These open spaces in McDonalds restaurants want to suggest that the food is freshly “prepared” right in front of the customers, while in fact the products are cooked from prefabricated materials produced who knows where and by who know whom. In the socialist kitchen, at least the one I visited, the ingredients – I was told – were bought at the local farmer's market. In Moldova the gastronomical wonders designed by high-technological Monsantos and Krafts are sold only at supermarkets, and accordingly they would be much more expensive for the socialist canteen than local products grown by farmers in the country (a complete contrast with the West where this relation is inversed). Differences exist also in the mode of consumption of socialist and capitalist food. In the socialist canteen courses are served one after another: soup, meatballs and buckweat with salad, and kompotas (with the bread as the vanishing mediator among them all). In the McDonalds, I at least eat everyting at once – a bite from the hamburger, a sip of coke, a potato chip (gulp, gulp, and it's all gone fast). It seems to me that in the McDonalds most of the products are already full courses; the hamburger for example already contains bread, meat, salad, ketchup and other things, all in one unit. There are of course other differences: WiFi, MTV on the walls of the local McDonalds, glamorous advertising, efficiency, multitasking, and smiles effectively managed by managers of the fast food industry versus silence (or sometimes horrible Russian pop -music), monochromatic ambience, clumsiness, rigid division of labor, and the not very smiley or friendly faces of the employees and customers of the socialist canteen. A bright and cheerful hypocrisy versus a gloomy and cheap sincerity – choose one side if you can!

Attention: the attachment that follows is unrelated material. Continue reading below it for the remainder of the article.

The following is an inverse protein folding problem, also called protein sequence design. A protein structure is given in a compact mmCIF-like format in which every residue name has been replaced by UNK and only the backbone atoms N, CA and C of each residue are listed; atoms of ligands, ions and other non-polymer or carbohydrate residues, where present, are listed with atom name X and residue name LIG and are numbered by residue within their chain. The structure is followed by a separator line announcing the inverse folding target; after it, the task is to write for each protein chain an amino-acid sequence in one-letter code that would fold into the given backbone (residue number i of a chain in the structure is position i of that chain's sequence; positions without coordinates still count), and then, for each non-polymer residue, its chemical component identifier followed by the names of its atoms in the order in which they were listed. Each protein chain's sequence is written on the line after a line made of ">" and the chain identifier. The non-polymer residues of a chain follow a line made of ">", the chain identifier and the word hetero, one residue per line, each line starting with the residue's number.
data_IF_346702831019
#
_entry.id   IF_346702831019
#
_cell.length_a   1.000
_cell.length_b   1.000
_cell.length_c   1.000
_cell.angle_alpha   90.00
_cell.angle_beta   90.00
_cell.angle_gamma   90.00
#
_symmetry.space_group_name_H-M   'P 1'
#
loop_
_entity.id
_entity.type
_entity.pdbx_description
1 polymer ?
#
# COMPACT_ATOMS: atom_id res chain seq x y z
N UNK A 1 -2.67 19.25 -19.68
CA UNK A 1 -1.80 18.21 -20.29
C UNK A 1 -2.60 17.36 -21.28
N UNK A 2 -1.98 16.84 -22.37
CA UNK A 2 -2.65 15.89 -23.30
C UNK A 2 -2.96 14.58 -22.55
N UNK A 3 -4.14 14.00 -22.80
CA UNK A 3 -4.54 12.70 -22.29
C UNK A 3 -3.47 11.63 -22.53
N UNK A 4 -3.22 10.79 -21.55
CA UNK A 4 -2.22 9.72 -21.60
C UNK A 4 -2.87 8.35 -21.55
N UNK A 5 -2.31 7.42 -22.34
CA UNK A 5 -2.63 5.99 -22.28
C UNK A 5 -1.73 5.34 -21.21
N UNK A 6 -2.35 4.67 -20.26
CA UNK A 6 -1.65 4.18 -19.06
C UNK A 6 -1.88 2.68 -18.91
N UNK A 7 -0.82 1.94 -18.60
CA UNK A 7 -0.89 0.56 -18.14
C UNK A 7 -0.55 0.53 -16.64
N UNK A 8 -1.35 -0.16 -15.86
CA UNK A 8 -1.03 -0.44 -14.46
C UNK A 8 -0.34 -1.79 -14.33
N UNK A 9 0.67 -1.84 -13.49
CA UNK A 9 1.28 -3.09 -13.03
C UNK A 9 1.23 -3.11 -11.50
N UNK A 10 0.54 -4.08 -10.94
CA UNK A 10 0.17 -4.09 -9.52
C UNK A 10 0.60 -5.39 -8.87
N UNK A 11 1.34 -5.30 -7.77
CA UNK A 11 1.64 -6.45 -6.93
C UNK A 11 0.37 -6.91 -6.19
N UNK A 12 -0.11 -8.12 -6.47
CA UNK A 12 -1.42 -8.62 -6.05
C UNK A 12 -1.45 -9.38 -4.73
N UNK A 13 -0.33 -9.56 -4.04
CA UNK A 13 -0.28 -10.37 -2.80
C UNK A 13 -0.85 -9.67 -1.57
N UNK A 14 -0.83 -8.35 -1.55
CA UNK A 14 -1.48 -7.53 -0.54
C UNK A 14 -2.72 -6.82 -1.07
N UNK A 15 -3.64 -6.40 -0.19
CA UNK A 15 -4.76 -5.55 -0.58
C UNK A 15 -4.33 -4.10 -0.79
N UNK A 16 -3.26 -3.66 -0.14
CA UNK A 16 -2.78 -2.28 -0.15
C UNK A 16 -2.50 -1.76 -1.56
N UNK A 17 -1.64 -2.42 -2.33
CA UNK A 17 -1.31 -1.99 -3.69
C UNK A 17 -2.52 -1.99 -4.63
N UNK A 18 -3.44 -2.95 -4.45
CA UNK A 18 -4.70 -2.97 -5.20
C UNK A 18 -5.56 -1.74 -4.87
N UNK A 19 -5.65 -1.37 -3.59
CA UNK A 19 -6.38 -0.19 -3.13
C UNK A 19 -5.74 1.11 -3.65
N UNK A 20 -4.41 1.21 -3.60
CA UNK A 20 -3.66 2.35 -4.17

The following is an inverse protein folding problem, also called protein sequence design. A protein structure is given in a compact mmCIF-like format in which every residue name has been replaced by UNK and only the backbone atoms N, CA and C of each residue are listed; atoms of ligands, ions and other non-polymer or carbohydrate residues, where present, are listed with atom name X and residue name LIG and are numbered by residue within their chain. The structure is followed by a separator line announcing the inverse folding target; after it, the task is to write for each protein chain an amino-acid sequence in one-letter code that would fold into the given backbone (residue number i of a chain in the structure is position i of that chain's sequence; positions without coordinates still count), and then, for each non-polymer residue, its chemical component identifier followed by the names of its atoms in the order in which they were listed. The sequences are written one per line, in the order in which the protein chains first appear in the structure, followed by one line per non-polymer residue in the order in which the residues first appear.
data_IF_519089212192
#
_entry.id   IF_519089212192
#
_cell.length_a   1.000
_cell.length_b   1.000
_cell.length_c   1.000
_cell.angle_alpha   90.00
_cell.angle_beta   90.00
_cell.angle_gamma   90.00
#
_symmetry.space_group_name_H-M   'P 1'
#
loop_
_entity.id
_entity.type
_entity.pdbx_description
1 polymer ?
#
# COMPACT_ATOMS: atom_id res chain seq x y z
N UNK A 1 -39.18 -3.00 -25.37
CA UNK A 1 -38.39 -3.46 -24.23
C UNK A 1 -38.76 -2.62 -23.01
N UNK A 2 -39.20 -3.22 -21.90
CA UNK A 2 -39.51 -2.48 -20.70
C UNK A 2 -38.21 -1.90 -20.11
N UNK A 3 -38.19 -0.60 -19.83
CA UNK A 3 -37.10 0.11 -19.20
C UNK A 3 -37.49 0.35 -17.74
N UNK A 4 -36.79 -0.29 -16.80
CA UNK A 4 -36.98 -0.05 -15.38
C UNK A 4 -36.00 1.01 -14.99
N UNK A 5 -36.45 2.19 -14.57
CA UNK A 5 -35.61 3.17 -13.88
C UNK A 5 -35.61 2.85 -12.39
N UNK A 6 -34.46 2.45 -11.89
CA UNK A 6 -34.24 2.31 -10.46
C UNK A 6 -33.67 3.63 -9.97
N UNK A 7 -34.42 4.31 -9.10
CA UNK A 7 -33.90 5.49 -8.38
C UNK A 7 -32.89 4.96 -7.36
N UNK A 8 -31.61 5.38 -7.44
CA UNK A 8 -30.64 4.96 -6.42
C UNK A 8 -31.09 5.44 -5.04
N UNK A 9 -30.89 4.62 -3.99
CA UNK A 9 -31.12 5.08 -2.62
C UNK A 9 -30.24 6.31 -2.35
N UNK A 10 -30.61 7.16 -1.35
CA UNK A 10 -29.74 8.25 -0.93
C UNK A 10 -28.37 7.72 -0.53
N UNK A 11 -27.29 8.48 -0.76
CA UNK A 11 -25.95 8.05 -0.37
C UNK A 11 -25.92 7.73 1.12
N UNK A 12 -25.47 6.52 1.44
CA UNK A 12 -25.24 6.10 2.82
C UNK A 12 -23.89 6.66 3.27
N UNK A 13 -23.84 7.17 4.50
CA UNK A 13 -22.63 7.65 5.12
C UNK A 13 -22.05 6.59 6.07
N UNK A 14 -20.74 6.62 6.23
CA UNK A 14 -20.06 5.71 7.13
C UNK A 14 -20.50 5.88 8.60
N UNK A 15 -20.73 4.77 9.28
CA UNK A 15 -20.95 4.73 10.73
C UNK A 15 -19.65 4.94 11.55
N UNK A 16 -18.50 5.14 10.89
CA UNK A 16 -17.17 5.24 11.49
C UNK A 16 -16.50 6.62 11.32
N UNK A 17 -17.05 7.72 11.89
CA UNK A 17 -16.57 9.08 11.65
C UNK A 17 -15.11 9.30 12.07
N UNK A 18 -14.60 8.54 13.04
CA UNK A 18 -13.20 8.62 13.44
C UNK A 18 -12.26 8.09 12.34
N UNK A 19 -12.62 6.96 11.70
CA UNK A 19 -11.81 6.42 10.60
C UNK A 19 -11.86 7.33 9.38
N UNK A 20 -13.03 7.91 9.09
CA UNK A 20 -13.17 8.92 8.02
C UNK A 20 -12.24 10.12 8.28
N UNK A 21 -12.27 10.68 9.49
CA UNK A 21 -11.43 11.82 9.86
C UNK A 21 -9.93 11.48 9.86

One last note. Many Westerners would be worried about sanitation and other “safety” issues – the eternal liberal desire to get though this life as comfortably and easily as possible. But as I was sitting swallowing my buckwheat kasha could I help but remember that scene from Fight Club where Brad Pitt urinates in the food of very expensive clients, or those videos on YouTube where employees of diverse fast food chains in the United States entertain themselves by doing all sort of nasty things to their clients' food? So from this perspective socialist food is not more dangerous than the capitalist version.

Octavian Esanu, August 2010.